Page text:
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  • Ghosts of Mars [Blu-ray] [2001] [US Import]
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Ghosts of Mars [Blu-ray] [2001] [US Import]

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Product details

  • Language: English
  • Subtitles: English, French, Spanish
  • Dubbed: French, Spanish
  • Region: All Regions (Read more about DVD/Blu-ray formats.)
  • Aspect Ratio: 16:9 - 2.40:1
  • Number of discs: 1
  • Classification: R (Restricted) (US MPAA rating. See details.)
  • Average Customer Review: 3.3 out of 5 stars  See all reviews (67 customer reviews)
  • ASIN: B001P3SAAI
  • Amazon Bestsellers Rank: 118,077 in DVD & Blu-ray (See Top 100 in DVD & Blu-ray)

Customer Reviews

3.3 out of 5 stars

Most Helpful Customer Reviews

15 of 15 people found the following review helpful By Amazon Customer on 23 Jun. 2011
Format: DVD
I unashamedly like 'Ghosts of Mars'. I'm a Carpenter fan anyway, and 'Ghosts' is prime if not vintage Carpenter. It has that distinctive made-on-a-shoestring-so-we-used-imagination-instead-of-cash look, and has scads of atmosphere and weirdness, as well as grim wit. Pam Grier, Jason Statham, and Ice Cube are likeable, while Natasha Henstridge's lieutenant pulls disaster from the jaws of partial victory in a sadly plausible fashion.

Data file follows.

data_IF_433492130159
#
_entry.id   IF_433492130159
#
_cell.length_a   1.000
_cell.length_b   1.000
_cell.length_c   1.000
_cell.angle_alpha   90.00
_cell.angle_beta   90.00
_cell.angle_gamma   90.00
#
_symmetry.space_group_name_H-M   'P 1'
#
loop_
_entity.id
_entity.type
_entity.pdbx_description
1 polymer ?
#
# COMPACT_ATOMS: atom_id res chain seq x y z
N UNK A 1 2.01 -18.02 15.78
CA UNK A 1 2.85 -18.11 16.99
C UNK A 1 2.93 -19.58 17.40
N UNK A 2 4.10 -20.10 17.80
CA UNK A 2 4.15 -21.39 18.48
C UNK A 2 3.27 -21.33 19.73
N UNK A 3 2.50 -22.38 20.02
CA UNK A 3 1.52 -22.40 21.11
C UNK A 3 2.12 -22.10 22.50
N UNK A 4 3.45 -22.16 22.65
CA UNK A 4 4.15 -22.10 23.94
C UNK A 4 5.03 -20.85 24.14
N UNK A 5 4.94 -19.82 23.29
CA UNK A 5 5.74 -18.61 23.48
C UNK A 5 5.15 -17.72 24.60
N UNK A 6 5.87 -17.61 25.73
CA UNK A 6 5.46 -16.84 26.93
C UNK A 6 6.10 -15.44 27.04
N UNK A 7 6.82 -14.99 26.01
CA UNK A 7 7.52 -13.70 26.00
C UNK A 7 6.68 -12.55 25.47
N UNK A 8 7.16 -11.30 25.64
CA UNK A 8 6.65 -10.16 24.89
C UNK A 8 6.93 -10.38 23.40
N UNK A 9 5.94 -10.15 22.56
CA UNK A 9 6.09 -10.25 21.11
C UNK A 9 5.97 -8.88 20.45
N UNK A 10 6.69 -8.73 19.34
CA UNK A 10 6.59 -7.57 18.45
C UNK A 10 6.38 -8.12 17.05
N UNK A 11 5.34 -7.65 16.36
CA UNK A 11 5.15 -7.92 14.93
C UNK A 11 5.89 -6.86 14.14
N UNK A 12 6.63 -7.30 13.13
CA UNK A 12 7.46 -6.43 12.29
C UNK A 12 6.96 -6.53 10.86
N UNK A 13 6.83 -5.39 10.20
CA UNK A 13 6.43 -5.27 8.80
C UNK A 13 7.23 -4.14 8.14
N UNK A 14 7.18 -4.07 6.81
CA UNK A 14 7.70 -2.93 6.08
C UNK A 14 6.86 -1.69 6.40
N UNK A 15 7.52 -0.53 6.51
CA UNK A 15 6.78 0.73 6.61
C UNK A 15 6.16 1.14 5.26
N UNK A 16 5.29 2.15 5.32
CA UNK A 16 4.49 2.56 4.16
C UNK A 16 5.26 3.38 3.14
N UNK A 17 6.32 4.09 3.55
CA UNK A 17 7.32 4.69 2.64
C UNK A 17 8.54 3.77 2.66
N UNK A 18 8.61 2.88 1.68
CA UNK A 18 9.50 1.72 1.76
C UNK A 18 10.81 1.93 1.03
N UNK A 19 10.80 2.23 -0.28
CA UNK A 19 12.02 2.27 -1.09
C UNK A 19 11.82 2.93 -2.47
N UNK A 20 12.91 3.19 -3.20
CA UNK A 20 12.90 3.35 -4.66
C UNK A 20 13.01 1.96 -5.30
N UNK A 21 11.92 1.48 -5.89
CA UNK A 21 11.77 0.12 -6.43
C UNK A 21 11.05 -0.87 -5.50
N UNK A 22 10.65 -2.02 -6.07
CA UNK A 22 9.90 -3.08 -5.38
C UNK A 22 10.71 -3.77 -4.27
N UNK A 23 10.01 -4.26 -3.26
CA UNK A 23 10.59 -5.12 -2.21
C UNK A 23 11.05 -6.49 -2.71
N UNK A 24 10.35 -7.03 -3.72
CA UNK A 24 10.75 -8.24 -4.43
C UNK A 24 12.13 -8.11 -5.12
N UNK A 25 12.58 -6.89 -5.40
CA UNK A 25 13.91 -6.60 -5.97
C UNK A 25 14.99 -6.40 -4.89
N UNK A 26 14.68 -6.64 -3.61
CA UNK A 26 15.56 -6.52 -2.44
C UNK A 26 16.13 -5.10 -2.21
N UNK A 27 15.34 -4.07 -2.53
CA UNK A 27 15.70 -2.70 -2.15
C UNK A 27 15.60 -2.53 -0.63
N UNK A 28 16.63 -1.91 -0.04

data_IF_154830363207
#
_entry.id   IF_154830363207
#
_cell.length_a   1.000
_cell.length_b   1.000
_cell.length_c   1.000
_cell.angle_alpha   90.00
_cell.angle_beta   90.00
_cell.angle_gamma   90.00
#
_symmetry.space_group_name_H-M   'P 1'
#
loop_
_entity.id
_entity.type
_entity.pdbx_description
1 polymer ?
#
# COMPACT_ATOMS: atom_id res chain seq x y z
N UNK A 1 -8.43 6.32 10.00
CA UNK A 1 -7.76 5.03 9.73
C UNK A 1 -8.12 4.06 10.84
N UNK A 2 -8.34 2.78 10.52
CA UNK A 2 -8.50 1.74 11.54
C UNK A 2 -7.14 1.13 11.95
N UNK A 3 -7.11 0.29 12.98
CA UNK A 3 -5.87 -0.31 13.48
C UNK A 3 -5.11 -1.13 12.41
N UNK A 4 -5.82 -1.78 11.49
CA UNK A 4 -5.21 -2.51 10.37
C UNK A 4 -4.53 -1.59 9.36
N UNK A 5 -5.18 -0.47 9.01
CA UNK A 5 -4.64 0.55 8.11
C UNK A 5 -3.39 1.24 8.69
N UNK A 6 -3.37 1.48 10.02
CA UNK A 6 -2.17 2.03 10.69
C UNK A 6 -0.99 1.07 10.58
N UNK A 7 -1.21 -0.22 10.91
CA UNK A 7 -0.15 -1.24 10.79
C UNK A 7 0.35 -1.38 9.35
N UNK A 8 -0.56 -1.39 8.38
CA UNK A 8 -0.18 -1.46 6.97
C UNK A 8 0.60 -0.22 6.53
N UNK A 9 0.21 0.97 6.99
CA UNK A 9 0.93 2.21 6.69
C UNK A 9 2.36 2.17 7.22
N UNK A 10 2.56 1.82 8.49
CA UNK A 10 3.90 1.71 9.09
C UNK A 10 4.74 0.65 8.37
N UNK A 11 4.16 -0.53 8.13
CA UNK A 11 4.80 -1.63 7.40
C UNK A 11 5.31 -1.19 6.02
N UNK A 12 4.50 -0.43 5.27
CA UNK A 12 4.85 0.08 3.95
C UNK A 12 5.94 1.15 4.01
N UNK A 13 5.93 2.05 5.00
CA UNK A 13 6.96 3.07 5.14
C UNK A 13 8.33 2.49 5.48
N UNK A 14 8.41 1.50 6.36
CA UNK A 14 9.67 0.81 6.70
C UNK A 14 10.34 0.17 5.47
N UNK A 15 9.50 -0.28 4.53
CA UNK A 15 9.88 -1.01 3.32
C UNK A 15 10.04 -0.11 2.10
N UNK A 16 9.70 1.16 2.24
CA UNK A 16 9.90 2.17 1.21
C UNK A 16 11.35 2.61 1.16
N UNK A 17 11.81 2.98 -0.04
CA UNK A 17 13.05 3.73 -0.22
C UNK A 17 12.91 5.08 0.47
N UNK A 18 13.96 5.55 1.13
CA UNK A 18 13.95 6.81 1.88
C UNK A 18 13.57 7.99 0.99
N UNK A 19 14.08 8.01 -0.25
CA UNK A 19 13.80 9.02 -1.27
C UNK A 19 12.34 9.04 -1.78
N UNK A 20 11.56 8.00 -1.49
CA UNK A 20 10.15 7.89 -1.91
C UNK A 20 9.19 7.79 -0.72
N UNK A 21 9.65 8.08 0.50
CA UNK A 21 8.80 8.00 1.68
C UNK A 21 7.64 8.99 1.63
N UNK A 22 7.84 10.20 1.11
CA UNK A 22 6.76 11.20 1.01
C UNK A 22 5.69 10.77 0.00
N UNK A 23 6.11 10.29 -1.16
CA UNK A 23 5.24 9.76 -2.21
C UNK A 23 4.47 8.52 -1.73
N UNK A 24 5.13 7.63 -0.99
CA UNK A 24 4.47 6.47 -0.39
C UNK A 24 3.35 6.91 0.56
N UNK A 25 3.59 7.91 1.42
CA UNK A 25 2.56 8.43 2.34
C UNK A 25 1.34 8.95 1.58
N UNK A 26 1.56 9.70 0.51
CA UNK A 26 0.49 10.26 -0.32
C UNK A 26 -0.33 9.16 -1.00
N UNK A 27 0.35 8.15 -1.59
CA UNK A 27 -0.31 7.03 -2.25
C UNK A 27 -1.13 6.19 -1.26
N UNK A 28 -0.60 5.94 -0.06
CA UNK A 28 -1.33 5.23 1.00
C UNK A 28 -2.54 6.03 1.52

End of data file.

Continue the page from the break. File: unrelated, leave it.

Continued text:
The framing structure of the enquiry held into why the train came back from Mars mining-town Shining Canyon with one injured survivor (Henstridge)cuffed to her bunk works well for me, with most of the action in flashback. The surrounding society is sketched in: the lieutenant's safety is guaranteed by the matriarchy, hetrosexual 'breeders' are disadvantaged in an implicitly largely homosexual society. Carpenter lays in background and context with a light touch: not enough to lecture, but enough to say you're not in Kansas anymore.

I understand that a lot of people don't like 'Ghosts', but I don't understand why. My hope is that it will be gradually re-evaluated and emerge as a minor gem. All I can say is, if you like Carpenter, sci-fi, or b-movies, give it a go. You might just be pleasantly surprised.
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2 of 2 people found the following review helpful By Daniel Jolley HALL OF FAMETOP 500 REVIEWER on 11 July 2008
Format: DVD